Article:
[Due to the increasing size of the archives, each topic page now contains only the prior 365 days of content. Access to older stories is now solely through the Monthly Archive pages or the site search function.]
ASTM International launches group to create standards for recovered carbon black (rCB)
January 18, 2017
The ASTM International Board of Directors approved the launch of a new technical committee dedicated to developing standards for the growing field of recovered carbon black (rCB). The Committee on Recovered Carbon Black (rCB) (D36) will focus on creating and updating standards in areas such as: the decomposition of scrap tires, other scrap-rubber components, sustainability, and material characterization.
Carbon black is a form of paracrystalline carbon, produced by the incomplete combustion of heavy petroleum products, and features a high surface area-to-volume ratio (although lower than that of activated carbon). Carbon black is used as a reinforcing additive in rubber products—notably tires—where tensile and abrasion wear properties are critical. There is also increasing interest in using conductive carbon black additives for Li-ion batteries.
Cooper Tire and BRDI consortium partners report significant progress on grant to develop guayule polymer for tires
September 20, 2016
At its recent annual meeting in Albany, Calif., the public-private consortium behind the Biomass Research and Development Initiative (BRDI) grant, “Securing the Future of Natural Rubber—an American Tire and Bioenergy Platform from Guayule,” reported several key advancements emerging from the group’s work over the past year.
Cooper Tire & Rubber Company, working as the lead agency in the grant, announced that its scientists have reached a key milestone toward the goal of producing, by mid-2017, a concept tire in which all of the natural and synthetic rubber is replaced by guayule-based polymers. Guayule is a shrub that is grown primarily in the southwestern United States and contains rubber that can be processed for use in tires. (Earlier post.)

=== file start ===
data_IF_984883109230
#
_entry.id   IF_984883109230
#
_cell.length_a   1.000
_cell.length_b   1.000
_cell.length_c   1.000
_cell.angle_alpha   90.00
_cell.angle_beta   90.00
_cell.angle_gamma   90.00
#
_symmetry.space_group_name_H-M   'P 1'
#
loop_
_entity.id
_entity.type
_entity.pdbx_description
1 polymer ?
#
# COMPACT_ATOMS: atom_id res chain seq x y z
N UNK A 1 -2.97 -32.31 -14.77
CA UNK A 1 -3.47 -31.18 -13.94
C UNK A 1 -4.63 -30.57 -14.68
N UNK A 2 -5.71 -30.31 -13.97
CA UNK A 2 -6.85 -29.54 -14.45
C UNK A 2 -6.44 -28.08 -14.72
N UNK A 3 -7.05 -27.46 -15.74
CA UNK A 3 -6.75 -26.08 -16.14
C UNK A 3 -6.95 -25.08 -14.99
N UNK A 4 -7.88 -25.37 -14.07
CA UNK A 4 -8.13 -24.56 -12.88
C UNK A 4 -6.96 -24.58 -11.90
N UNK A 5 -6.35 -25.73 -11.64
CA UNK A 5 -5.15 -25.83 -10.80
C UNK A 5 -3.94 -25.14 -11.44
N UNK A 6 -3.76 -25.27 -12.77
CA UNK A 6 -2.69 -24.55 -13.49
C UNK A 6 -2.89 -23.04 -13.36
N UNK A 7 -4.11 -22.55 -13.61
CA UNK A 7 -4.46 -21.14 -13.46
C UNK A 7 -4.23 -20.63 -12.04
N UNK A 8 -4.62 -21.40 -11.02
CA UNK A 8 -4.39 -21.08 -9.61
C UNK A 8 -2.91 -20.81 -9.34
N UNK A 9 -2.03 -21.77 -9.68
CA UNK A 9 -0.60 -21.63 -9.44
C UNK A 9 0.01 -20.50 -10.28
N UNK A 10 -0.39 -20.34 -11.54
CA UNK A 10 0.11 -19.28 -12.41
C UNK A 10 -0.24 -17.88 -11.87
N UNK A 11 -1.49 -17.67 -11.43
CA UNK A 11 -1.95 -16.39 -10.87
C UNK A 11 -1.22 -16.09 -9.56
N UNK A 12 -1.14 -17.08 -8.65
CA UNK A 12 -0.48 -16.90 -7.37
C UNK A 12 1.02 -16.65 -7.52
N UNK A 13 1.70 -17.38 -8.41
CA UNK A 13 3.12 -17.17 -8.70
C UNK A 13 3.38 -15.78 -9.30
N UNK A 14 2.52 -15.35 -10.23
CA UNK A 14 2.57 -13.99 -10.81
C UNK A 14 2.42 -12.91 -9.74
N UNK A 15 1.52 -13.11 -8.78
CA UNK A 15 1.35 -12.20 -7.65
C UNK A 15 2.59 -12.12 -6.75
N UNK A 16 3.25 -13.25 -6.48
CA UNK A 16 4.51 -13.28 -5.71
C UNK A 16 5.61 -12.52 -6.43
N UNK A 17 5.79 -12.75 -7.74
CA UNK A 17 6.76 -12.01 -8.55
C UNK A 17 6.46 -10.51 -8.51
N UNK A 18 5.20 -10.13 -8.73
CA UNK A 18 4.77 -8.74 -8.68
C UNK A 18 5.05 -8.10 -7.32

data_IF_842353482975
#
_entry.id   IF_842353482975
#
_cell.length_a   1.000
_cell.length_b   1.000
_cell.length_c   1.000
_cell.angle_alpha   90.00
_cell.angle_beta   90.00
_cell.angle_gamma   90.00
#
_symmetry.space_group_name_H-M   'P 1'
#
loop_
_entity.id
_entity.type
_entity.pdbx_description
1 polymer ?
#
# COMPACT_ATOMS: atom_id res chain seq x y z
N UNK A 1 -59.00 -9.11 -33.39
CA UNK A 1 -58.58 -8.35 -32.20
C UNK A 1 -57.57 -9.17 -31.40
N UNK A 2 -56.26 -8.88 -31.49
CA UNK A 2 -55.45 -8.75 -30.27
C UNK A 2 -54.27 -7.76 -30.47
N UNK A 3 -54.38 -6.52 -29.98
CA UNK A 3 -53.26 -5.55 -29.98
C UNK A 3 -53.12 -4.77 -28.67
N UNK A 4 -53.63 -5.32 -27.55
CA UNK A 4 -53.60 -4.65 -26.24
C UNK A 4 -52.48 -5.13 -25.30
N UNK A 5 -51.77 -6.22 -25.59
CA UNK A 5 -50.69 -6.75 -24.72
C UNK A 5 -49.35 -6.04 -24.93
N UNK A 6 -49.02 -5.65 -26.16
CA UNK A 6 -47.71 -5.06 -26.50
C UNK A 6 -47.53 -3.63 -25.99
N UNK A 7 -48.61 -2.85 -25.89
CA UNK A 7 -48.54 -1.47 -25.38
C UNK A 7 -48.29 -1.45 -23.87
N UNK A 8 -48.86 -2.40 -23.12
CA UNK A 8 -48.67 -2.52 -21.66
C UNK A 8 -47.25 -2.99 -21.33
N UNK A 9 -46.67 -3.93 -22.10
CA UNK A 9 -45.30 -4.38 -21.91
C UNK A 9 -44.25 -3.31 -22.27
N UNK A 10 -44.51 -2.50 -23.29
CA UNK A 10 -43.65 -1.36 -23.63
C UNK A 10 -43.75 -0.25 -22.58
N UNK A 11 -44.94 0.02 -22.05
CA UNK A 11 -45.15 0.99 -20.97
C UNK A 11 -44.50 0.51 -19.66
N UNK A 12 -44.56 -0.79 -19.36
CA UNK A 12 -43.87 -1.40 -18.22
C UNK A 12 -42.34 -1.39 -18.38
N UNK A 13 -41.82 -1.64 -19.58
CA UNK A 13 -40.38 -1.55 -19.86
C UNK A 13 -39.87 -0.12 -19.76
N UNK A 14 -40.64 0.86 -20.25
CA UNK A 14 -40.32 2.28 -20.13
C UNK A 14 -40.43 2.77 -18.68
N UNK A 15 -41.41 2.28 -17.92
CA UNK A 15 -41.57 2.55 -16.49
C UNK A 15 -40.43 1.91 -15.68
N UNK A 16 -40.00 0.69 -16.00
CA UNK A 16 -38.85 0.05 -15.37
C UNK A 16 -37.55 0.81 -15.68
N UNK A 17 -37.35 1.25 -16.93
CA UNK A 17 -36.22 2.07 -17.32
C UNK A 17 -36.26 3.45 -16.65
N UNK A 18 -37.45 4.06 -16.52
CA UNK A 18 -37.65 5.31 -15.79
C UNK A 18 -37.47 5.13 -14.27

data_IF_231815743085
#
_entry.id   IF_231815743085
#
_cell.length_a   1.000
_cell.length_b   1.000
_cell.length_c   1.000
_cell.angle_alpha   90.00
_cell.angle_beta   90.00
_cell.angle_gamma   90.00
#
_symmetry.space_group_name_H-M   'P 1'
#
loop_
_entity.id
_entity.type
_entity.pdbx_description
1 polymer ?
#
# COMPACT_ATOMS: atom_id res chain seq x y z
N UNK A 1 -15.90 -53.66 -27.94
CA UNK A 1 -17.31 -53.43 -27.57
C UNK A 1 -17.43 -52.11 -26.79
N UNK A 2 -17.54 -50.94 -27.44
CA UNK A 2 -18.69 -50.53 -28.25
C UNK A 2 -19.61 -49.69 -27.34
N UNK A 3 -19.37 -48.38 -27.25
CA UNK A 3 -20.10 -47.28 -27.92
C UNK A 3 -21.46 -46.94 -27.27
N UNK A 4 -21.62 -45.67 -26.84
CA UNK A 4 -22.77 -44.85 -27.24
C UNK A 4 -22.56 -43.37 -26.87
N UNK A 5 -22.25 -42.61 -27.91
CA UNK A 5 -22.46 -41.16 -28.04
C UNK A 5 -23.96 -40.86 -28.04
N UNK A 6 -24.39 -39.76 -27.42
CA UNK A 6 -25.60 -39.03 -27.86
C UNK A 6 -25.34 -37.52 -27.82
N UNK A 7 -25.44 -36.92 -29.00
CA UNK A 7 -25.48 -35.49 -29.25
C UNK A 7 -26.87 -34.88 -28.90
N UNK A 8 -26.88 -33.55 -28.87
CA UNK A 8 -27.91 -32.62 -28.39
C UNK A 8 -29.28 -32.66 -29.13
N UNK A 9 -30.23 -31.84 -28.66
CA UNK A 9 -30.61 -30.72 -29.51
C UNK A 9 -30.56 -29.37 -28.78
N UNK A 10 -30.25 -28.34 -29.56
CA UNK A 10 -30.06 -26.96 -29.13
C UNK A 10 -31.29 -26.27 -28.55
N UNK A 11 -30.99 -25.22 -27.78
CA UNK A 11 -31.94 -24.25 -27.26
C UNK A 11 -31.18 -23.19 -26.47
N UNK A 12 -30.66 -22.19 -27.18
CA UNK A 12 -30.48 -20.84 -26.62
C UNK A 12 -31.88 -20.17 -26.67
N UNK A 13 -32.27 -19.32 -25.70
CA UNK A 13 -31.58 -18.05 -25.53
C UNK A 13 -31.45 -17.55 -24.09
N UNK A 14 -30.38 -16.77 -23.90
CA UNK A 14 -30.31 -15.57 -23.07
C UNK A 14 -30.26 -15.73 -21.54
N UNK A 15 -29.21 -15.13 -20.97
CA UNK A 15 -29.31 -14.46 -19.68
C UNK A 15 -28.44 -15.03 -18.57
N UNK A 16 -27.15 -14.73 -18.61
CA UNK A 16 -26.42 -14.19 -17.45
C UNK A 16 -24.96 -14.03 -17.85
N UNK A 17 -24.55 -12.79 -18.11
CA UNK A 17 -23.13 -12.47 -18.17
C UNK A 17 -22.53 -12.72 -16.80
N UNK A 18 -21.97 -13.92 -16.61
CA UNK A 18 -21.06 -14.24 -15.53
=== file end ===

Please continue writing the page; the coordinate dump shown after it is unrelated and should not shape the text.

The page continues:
New approach for synthetic rubber for degradable tires: converting cyclopentene to polypentenamers
August 22, 2016
A team from the Texas A&M University campus in Qatar (TAMU-Qatar) and Caltech has developed a new way to make synthetic rubber; once this material is discarded, it can be easily degraded back to its chemical building blocks and reused in new tires and other products. The researchers will present their work today at the 252nd National Meeting & Exposition of the American Chemical Society (ACS) in Philadelphia.
According to the Rubber Manufacturers Association, nearly 270 million tires were discarded in the US in 2013—more than one tire per adult living in the country. Many of the non-degradable scrap tires get stockpiled in landfills. More than half go on to become tire-derived fuel—shredded scrap tires that get mixed with coal and other materials to help power cement kilns, pulp and paper mills and other plants. But environmentalists are concerned that the emissions from this practice could be adding harmful pollutants to the air.
Continental showcases car tires and engine mounts with rubber made from dandelion roots; targeting series production in 5-10 years
April 25, 2016
Continental has developed and tested car tires and engine mounts with rubber made from dandelion roots. In 2014, Continental brought onto the road the first sample of a premium winter tire featuring tread made from dandelion rubber. (Earlier post.) At the end of 2015, ContiTech tested the new renewable resource, named TARAXAGUM, in engine mounts. The company is striving for series production in five to ten years.
Continental says that the plant has the potential to become an alternative, environmentally friendly resource and could further reduce dependency on traditionally produced natural rubber. Not only this, but because it grows under moderate climatic conditions, it can also generate savings in CO2 emissions and transport costs.